A growing number of people everywhere are knitting and crocheting — even in Detroit. However, not since City Knits closed its doors in the Fisher Building in May 2012 has there been a yarn shop in the city of Detroit. Needlearts enthusiasts who live in Detroit are forced to travel outside city limits, usually quite a distance, to the nearest yarn shop to satisfy their need for fiber, unless they choose to make online purchases, which can be disappointing if it’s for a yarn new to the market.
Audrey Chatman, a crocheter who lives in Detroit, says, “Most of the times I get upset because I have to go out to the suburbs to get my yarn. I have to go outside the city limits because there are no stores in the area. People complain that we don’t support our city — well, how do you support the city if everything is in the suburbs? It’s very upsetting to me because sometimes you don’t feel like driving across town to get one ball of yarn to complete a project.”
Crocheter and knitter Deborah Vinson, who also lives in Detroit, remembers what crafting was like long ago in the city. “Even prior to City Knits, I cannot recall any individual yarn, knitting or specialty (craft) shops in Detroit,” she says. “When I started stitching, all your major retail stores had yarn — Hudson’s, Sears, Crowley’s, Montgomery Wards, and J.C. Penney’s — so maybe there was no need. Then after all the big box stores stopped carrying craft supplies, I guess there was a period where you had to go to Jo-Ann and Michaels, so other than going down to a ‘mom and pop’ (shop) in Hamtramck, you had no other choice than to go to Northland (Southfield), or Eastland (Harper Woods).”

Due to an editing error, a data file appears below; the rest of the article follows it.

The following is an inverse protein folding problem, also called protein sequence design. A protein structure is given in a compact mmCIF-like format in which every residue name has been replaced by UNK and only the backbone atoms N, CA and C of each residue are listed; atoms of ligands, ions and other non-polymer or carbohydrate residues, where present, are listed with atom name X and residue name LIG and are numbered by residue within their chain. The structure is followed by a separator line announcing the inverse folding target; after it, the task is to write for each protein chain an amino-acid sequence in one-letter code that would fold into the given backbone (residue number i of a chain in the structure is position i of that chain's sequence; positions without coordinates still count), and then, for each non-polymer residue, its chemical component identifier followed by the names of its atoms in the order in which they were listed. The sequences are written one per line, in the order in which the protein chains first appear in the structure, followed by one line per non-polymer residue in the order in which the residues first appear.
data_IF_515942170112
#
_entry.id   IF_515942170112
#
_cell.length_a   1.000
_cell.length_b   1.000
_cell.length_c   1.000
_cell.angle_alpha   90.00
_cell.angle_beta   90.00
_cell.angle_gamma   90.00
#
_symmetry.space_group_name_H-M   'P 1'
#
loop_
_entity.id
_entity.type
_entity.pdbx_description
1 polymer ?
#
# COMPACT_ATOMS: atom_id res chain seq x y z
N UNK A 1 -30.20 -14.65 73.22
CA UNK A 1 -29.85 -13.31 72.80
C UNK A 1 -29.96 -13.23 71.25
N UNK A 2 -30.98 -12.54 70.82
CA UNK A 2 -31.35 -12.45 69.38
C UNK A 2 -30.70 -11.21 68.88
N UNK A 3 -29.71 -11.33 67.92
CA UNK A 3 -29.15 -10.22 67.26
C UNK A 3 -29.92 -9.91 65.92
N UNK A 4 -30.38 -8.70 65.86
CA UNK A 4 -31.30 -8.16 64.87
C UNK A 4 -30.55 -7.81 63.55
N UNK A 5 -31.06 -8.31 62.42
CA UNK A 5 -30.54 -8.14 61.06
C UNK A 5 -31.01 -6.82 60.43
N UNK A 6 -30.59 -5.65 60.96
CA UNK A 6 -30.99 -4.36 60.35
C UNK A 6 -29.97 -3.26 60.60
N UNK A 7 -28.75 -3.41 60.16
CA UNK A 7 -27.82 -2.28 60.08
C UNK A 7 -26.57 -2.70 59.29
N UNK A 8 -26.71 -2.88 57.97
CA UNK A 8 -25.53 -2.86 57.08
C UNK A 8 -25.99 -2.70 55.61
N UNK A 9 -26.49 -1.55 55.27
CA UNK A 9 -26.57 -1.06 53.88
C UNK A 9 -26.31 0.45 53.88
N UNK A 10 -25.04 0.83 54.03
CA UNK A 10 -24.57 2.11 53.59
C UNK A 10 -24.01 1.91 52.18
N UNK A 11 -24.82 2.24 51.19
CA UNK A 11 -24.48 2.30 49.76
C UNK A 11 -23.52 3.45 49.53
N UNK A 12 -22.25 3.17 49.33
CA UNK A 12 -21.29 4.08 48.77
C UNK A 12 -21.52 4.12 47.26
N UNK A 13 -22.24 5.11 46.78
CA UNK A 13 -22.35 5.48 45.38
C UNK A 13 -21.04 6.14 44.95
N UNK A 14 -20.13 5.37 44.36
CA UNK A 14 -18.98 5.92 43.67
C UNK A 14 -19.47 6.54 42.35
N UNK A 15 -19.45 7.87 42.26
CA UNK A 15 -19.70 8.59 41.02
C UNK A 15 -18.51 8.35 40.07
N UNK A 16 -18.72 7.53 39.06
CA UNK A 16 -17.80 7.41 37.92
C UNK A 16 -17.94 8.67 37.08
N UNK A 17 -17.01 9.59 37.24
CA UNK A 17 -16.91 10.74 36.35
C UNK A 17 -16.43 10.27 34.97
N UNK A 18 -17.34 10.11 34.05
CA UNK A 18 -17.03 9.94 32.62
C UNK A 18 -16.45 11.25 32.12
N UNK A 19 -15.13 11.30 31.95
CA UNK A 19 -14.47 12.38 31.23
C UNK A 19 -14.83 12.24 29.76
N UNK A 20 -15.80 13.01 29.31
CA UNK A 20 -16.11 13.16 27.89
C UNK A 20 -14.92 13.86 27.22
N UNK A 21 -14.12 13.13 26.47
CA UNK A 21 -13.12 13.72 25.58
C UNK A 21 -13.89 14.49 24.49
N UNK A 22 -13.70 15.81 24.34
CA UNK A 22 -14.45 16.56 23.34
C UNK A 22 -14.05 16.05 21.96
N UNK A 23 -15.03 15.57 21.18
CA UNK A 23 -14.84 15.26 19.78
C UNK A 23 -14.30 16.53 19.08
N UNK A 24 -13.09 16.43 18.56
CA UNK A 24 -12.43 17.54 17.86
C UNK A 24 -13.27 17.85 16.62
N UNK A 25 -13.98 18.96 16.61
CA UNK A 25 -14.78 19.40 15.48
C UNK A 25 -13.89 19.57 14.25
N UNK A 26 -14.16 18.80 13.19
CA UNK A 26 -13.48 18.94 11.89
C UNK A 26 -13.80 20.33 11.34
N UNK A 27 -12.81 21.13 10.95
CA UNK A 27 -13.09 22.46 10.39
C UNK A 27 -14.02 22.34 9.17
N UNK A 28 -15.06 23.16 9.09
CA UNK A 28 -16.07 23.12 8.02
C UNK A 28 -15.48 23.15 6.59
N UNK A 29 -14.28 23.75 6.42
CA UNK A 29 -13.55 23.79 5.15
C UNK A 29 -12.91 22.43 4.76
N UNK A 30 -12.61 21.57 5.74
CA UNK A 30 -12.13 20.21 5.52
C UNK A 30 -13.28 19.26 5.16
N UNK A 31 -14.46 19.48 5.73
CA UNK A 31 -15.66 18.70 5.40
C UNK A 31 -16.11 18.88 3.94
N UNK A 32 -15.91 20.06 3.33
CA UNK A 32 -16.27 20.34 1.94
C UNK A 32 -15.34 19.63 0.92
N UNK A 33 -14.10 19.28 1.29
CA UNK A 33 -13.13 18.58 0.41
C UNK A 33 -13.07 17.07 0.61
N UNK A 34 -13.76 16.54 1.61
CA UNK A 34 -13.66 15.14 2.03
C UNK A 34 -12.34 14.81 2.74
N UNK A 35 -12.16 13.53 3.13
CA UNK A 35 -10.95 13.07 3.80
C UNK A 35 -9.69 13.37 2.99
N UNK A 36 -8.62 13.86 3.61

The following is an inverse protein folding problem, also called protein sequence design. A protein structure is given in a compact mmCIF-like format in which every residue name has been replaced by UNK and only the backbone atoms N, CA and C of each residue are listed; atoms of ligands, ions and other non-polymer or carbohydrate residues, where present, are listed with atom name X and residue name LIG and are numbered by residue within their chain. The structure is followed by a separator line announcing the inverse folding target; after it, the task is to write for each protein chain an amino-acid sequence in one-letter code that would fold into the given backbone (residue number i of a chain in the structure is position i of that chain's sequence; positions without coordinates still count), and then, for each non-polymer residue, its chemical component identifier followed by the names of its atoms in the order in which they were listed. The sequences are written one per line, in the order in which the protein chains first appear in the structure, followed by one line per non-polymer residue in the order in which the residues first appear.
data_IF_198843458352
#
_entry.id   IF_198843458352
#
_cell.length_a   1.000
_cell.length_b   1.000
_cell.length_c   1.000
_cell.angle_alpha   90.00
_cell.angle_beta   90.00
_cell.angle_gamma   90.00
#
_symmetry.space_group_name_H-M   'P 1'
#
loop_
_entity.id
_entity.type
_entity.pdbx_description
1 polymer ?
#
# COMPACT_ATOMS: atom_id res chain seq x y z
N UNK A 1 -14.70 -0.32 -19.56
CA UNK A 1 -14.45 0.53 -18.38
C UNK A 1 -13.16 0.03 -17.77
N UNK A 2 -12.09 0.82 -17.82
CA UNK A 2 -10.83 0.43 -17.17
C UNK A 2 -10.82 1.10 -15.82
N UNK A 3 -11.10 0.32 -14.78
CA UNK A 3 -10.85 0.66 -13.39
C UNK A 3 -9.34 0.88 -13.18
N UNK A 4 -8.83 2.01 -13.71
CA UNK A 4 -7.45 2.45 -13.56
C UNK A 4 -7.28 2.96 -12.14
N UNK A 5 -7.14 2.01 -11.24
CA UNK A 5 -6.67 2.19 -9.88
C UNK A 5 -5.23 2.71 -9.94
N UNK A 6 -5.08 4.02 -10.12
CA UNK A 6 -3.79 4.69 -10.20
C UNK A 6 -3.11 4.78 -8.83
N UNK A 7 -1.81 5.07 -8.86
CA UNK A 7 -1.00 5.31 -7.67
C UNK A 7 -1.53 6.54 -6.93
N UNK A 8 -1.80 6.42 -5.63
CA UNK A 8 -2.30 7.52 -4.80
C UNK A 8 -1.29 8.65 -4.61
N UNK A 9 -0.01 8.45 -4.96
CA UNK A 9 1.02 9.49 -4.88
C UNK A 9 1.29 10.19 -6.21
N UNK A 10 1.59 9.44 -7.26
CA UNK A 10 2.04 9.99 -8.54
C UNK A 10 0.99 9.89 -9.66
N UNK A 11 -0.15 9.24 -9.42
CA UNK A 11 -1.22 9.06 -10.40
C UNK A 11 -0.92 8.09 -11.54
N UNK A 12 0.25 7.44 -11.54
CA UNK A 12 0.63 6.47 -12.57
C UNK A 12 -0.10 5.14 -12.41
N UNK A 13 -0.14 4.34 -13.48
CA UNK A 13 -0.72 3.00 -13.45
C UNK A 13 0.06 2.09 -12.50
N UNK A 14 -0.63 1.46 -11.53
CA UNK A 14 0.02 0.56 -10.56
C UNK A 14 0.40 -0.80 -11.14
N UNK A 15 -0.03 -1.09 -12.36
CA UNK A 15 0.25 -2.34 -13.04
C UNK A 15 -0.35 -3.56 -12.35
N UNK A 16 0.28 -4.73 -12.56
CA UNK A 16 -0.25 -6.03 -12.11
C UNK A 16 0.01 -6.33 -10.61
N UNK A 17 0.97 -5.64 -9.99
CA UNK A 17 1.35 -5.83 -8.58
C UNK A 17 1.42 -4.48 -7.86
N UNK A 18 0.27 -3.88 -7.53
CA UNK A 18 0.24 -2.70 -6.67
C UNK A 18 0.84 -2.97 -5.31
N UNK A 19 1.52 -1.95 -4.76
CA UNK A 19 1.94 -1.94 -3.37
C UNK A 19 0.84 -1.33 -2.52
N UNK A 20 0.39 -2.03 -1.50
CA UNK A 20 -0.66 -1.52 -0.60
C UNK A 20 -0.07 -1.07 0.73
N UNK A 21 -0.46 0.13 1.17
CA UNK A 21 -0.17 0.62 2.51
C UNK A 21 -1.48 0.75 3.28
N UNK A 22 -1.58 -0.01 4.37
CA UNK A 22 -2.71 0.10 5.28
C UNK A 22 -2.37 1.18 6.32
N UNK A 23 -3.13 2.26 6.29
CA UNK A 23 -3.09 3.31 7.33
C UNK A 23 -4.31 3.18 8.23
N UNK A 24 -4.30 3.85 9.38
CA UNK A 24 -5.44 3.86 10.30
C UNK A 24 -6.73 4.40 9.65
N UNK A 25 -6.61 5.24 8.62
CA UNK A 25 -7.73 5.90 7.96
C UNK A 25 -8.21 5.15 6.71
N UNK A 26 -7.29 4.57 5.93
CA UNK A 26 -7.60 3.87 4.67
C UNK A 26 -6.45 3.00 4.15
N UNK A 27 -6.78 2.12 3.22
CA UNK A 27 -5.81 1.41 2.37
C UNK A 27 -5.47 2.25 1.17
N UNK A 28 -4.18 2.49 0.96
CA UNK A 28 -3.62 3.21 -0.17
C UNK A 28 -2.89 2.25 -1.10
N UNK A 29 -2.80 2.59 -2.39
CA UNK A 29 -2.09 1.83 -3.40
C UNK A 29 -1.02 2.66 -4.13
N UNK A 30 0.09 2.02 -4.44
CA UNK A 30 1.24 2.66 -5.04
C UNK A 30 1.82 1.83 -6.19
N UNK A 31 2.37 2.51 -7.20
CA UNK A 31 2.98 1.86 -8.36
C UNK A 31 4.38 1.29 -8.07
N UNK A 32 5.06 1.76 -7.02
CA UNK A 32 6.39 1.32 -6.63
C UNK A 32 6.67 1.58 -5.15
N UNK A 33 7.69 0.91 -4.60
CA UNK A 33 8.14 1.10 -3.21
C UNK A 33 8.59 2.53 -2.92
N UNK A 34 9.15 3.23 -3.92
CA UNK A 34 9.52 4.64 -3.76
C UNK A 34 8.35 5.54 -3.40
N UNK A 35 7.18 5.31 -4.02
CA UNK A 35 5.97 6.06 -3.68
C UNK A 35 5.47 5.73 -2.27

Asked where she buys her yarn, Vinson remarks, “I treat myself to a road trip out to Crafty Lady at least once a year, and then (out there) you’ve got Hobby Lobby, a super Michaels and a super Jo-Ann’s.” And whenever she wants to take a class, Vinson attends one of the stitching conferences when they come to town. “What I’ve learned,” she says, “is that you can’t possibly grasp a whole concept in a three-hour or all-day class. It’s usually not enough, so I think right now, people are very happy with tutorials they see online.”
Detroiter Leigh Mosley, a knitter and crocheter who, two years ago, organized the well-received Detroit Knitting and Crochet Club that meets every fourth Saturday of the month at the main branch of the Detroit Public Library, says she started the club because she recognized the “unfulfilled needs and services for knitters and crocheters in Detroit.”
She says, “We now have about 250 members who I definitely think would be able to support a yarn shop in the city. I think we filled a certain need because we’re teaching a lot of people to knit and crochet. I’m keeping track, and so far, we’ve taught 35 people to knit and crochet, and they’re coming to us because there’s no place in the actual city to take official classes.”
And other than the small yarn section at the Detroit Meijer location on Eight Mile, just east of Woodward, anyone wanting to purchase yarn at a nonspecialty store, like Michaels, Walmart, or Jo-Ann Fabric and Craft, still has to spend extra time and gas going out to the suburbs.
Bottom line: Detroit needs yarn shops (among other things, of course)! But for now, the “pattern” reads “yod” for “Yarn Over in Detroit.”
Detroit News Staff Writer Jocelynn Brown is a longtime Metro Detroit crafter. You can reach her at (313) 222-2150 or firstname.lastname@example.org. For more craft news and giveaways, visit her blog at detroitnews.com/crafts.